Russia’s President Vladimir Putin will meet with Mahmoud Ahmadinejad in Beijing on June 6 or June 7 before world powers gather in Moscow to discuss Iran’s nuclear program.
The meeting with Ahmadinejad will allow Putin to “feel the heat surrounding the Iranian problem and how this issue is perceived in Tehran,” Yuri Ushakov, a former ambassador to the U.S. who advises Putin on foreign policy, told reporters in Moscow yesterday.
The Ahmadinejad meeting foreshadows an international round of talks about Iran’s atomic program in Moscow on June 18-19, the third attempt in three months to address global concerns that Iran is developing atomic weapons. Iran has said its nuclear program is for peaceful purposes, and is seeking relief from the economic sanctions the U.S. and European Union have imposed.
“We weren’t too happy with the results of the last round of talks, but we determined the mutual readiness to continue the discussion,” Ushakov said. At the Moscow meeting, Russia will “promote the thought that Iran’s right to develop peaceful energy under the oversight of the International Atomic Energy Agency should be approved.”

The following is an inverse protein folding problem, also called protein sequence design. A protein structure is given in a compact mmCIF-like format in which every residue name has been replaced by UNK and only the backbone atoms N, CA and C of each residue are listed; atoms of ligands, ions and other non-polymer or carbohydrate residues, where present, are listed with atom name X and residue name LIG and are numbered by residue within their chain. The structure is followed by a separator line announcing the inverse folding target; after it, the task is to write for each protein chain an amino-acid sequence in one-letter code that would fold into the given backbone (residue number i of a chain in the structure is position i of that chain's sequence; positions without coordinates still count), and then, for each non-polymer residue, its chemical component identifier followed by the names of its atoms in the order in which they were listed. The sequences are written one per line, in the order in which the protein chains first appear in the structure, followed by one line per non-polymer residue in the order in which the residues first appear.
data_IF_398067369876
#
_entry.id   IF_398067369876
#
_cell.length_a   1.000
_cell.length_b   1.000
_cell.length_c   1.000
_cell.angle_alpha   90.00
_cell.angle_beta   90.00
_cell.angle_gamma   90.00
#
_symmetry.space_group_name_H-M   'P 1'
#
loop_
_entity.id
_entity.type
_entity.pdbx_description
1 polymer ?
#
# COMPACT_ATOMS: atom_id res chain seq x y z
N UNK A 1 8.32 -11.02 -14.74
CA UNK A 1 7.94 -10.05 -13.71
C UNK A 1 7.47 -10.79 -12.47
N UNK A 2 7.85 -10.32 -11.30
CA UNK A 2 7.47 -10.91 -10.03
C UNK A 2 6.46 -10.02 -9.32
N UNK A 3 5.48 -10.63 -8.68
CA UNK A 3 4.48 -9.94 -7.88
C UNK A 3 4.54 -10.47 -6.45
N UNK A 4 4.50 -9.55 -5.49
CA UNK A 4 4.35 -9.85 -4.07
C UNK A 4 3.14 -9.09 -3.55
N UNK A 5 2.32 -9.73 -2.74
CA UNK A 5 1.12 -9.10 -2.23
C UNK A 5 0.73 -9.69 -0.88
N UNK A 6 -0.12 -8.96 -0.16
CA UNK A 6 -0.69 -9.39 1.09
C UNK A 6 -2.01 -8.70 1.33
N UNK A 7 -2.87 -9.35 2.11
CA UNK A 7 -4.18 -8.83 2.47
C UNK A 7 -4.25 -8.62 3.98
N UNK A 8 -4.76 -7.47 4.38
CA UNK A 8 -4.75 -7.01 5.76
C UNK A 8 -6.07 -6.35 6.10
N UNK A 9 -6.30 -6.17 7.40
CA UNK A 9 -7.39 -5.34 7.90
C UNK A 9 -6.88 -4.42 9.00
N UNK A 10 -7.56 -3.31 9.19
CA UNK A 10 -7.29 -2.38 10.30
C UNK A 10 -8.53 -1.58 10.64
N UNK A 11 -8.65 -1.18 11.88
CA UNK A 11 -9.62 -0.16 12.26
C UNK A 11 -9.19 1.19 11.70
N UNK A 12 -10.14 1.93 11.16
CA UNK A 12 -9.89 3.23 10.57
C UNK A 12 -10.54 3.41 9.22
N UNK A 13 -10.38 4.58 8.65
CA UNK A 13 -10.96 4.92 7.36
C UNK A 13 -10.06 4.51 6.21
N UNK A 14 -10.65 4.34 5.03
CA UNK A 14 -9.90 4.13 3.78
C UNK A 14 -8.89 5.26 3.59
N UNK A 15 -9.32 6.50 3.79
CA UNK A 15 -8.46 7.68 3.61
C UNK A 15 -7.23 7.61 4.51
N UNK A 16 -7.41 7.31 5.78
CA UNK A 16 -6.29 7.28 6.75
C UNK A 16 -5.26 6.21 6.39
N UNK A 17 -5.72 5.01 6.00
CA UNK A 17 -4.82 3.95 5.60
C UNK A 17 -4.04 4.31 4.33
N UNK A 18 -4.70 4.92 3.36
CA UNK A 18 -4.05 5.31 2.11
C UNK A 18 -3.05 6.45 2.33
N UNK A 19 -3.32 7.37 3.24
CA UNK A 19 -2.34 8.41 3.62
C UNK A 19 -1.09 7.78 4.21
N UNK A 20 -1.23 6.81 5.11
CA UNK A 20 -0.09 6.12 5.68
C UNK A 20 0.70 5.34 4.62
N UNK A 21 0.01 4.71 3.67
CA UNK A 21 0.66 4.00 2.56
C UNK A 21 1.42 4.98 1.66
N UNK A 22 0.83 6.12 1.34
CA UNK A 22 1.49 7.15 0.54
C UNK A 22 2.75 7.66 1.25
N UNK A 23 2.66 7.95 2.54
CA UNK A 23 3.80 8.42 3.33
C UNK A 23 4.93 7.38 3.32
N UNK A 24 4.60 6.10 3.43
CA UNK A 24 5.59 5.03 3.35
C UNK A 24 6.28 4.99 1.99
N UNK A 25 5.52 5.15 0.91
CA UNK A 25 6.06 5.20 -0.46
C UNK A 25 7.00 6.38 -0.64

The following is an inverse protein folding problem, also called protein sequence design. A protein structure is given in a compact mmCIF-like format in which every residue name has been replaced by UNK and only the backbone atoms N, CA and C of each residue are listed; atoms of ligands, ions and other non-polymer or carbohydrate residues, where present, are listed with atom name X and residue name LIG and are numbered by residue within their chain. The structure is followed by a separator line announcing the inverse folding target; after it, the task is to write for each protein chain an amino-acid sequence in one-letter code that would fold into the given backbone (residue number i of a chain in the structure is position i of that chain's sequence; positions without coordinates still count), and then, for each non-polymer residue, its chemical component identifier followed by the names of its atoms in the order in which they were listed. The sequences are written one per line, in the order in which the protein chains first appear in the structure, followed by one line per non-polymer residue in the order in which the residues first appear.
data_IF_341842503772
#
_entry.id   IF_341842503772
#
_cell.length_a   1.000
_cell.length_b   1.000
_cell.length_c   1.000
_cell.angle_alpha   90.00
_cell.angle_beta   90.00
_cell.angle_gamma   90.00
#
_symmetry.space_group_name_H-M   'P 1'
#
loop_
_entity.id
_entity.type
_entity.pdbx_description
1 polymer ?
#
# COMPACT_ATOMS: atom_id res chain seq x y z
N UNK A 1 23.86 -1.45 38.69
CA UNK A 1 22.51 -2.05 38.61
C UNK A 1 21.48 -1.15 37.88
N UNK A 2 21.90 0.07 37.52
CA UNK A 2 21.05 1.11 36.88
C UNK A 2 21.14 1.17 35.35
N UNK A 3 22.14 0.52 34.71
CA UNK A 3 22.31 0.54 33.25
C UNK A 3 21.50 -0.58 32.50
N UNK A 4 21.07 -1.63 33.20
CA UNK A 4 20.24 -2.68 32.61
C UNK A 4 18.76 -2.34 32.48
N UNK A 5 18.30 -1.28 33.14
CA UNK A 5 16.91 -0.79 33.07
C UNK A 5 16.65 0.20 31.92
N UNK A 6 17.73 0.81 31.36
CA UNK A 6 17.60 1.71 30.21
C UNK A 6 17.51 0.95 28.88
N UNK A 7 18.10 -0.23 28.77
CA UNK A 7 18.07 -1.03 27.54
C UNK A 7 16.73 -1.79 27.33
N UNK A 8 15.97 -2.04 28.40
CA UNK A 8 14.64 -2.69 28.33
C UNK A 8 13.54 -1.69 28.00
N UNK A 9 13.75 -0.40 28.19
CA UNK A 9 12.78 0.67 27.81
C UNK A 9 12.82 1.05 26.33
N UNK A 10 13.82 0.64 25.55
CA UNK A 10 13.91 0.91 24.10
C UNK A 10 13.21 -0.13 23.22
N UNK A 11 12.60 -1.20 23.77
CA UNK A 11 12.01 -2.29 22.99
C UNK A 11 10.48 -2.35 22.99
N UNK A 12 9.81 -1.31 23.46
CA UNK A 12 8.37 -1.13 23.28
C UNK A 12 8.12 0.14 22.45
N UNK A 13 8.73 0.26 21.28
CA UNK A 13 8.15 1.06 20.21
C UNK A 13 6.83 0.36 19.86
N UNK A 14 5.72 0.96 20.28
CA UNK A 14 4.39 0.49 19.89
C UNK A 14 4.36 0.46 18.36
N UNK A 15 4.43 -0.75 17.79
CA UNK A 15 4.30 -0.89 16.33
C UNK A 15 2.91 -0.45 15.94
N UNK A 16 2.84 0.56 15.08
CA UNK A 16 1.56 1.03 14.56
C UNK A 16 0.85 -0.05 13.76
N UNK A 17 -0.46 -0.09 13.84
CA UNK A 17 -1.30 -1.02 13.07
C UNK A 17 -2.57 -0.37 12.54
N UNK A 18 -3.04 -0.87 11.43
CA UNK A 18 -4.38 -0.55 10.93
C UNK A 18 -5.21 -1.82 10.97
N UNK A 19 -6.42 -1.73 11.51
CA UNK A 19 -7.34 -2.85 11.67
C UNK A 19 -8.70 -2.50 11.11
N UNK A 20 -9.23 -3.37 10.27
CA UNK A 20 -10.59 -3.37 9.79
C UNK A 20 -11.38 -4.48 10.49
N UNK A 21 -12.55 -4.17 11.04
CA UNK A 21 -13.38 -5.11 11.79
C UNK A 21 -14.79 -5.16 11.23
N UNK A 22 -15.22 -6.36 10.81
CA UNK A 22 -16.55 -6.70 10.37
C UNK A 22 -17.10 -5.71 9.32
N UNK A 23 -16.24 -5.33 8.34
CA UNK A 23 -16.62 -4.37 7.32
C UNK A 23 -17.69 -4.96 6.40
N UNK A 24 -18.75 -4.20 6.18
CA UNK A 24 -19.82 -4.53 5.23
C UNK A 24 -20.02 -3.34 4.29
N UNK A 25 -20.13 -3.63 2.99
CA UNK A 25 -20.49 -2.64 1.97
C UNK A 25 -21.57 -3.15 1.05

Iran is an observer nation to the Shanghai Cooperation Organization, a security alliance led by China, Russia and Kazakhstan, which will hold a summit on June 6-7 in Beijing. Putin will attend and meet with China’s President Hu Jintao and Prime Minister Wen Jiabao, according to Ushakov. He will also meet with Afghan President Hamid Karzai in China.
“Iran will never give up its nuclear program, this is just an opportunity to extend the talks through Russia,” Alexei Malashenko, a Middle East analyst at the Carnegie Moscow Center, said by phone today. “The talks won’t lead to anything besides intrigues and new offenses.”
Brent crude, the benchmark for half of the world’s oil, rose 18 percent this year through March 13 as Iran threatened to shut the Strait of Hormuz, a transit route for a fifth of the world’s oil.
The Chinese and Russian leaders are expected to sign 17 political and economic agreements, including the promotion of bilateral strategic relations, Ushakov said. Russia’s goal is to boost trade volumes to $100 billion by 2015 from $83.5 billion in 2011, Ushakov said. Russia is “hoping” its representative, Dmitry Mezentsev, will be chosen as the next general secretary of the Shanghai Cooperation Organization, Ushakov said.
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